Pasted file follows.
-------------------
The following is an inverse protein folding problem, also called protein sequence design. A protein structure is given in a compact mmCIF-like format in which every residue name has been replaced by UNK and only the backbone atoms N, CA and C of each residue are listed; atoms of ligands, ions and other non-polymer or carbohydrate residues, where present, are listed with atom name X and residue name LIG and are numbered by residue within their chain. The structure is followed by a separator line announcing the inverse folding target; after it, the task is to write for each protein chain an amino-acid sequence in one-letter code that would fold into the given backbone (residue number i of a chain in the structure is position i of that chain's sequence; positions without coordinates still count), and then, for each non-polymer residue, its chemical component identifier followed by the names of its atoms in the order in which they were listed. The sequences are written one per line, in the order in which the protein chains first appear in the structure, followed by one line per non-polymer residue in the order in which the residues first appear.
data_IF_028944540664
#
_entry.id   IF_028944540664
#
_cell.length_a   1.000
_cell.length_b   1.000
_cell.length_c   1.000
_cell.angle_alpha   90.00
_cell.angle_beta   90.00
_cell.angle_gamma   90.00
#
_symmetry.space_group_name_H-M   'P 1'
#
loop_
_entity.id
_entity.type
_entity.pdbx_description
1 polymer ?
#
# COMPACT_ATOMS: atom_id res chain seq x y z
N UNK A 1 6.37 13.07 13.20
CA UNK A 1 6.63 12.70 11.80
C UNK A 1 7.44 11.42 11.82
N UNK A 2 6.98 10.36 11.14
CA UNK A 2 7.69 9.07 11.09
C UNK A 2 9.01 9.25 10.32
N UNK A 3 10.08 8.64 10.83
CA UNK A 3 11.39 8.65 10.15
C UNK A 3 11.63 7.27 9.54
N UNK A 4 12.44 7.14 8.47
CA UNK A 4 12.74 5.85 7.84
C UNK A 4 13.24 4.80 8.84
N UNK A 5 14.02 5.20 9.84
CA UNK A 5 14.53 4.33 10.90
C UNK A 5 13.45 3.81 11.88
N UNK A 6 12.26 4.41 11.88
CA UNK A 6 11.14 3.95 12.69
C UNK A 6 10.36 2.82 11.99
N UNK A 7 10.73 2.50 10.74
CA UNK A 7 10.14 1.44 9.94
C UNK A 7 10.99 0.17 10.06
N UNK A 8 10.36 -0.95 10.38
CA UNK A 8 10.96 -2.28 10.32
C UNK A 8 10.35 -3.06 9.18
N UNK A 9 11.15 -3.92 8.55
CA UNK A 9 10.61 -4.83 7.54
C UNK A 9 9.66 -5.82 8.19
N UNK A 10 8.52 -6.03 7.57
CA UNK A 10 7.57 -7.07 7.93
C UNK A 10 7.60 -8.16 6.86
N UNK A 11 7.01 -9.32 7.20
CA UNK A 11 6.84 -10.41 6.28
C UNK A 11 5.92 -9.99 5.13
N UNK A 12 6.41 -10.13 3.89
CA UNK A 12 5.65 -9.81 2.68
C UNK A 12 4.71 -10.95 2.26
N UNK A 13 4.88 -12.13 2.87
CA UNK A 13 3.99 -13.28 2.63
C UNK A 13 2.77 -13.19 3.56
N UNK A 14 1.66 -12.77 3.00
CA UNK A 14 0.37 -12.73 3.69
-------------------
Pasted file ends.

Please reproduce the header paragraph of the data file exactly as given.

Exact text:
The following is an inverse protein folding problem, also called protein sequence design. A protein structure is given in a compact mmCIF-like format in which every residue name has been replaced by UNK and only the backbone atoms N, CA and C of each residue are listed; atoms of ligands, ions and other non-polymer or carbohydrate residues, where present, are listed with atom name X and residue name LIG and are numbered by residue within their chain. The structure is followed by a separator line announcing the inverse folding target; after it, the task is to write for each protein chain an amino-acid sequence in one-letter code that would fold into the given backbone (residue number i of a chain in the structure is position i of that chain's sequence; positions without coordinates still count), and then, for each non-polymer residue, its chemical component identifier followed by the names of its atoms in the order in which they were listed. The sequences are written one per line, in the order in which the protein chains first appear in the structure, followed by one line per non-polymer residue in the order in which the residues first appear.